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Pharmacotherapy in the Elderly Paola S. Timiras May, 2007.

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Presentation on theme: "Pharmacotherapy in the Elderly Paola S. Timiras May, 2007."— Presentation transcript:

1 Pharmacotherapy in the Elderly Paola S. Timiras May, 2007

2 I will prescribe regimens for the good of my patients according to my ability and my judgment and never do harm to anyone. (Hippocrates) Confucius paid a lot of attention to the quality of his food. ~ 400 BC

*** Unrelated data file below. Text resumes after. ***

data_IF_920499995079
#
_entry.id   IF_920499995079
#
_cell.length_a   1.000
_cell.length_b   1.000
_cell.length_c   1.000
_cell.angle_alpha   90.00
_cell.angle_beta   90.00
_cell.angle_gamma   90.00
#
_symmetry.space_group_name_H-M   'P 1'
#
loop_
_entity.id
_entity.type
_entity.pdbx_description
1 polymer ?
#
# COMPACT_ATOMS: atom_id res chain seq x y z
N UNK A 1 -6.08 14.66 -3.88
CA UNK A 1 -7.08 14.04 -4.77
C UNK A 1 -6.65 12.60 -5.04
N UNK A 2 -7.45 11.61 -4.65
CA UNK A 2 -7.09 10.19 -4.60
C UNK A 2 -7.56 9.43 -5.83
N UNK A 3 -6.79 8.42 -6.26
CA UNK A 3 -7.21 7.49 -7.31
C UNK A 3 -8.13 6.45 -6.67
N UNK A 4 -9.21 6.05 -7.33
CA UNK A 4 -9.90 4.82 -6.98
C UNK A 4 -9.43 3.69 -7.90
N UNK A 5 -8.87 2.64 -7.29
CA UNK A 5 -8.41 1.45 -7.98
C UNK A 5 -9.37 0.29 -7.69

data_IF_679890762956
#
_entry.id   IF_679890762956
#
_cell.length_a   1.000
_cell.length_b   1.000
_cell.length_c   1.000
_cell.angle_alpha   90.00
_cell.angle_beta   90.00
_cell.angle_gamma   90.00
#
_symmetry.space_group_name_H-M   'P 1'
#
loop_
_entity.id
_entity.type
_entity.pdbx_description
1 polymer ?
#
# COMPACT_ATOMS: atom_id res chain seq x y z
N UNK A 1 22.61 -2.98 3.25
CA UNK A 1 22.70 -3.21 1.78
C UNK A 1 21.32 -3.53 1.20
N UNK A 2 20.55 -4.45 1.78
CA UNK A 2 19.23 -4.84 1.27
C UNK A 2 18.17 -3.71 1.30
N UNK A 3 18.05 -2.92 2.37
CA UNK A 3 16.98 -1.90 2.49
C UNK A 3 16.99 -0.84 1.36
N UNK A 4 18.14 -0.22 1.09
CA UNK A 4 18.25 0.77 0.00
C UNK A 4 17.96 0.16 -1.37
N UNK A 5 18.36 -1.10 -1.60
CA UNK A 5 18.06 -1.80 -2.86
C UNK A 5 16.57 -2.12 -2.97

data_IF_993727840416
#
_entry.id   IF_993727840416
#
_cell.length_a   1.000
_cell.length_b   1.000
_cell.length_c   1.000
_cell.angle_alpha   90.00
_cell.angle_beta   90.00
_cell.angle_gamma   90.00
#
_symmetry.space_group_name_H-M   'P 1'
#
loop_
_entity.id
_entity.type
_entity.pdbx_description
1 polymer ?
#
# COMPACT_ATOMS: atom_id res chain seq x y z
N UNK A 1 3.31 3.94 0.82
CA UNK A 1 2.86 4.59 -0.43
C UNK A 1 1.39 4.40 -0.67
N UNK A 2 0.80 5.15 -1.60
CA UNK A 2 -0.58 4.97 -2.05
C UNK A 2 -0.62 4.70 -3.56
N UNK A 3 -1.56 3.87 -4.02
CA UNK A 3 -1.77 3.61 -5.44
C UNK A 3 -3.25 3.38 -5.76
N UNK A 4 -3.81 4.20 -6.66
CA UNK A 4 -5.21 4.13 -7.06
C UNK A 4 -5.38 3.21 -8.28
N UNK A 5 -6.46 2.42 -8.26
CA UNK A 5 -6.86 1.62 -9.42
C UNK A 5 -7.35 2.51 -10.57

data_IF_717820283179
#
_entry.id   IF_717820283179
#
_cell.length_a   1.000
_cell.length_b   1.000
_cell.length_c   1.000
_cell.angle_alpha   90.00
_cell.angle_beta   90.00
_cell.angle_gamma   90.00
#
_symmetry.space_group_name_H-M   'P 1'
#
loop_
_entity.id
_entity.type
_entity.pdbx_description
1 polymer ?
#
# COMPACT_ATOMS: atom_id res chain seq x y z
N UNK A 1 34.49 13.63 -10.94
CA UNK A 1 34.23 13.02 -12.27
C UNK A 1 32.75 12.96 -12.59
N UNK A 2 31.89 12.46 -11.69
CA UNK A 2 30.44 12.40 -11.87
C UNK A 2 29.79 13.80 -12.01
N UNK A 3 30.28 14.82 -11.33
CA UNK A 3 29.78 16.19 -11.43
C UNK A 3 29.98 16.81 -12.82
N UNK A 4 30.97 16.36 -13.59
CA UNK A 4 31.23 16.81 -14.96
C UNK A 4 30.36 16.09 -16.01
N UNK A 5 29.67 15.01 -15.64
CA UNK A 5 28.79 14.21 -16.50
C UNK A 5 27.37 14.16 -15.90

3 The percentage of population with prescriptions, and the number of medications per individual, increase with age. Co-Morbidity Polypharmacy

4 Features of Polypharmacy Medication not indicated Duplicate medications Concurrent interacting medications Contraindicated medications Inappropriate dosage Drug treatment of adverse drug reaction Improvement following discontinuance.

5 Pharmacological Principles pharmacological agents work via high affinity binding to their cellular targets (receptors) agonist binding to receptors initiates physiological functions antagonist binding to receptors blocks agonists from gaining access

6 Pharmacokinetics Defined as : The handling of a drug within the body –Including: Absorption Distribution Metabolism Elimination


8 Pharmacokinetic Principles free drug in circulation target site availability tissue storage (fat, muscle, bone) absorption elimination biotransformation plasma protein binding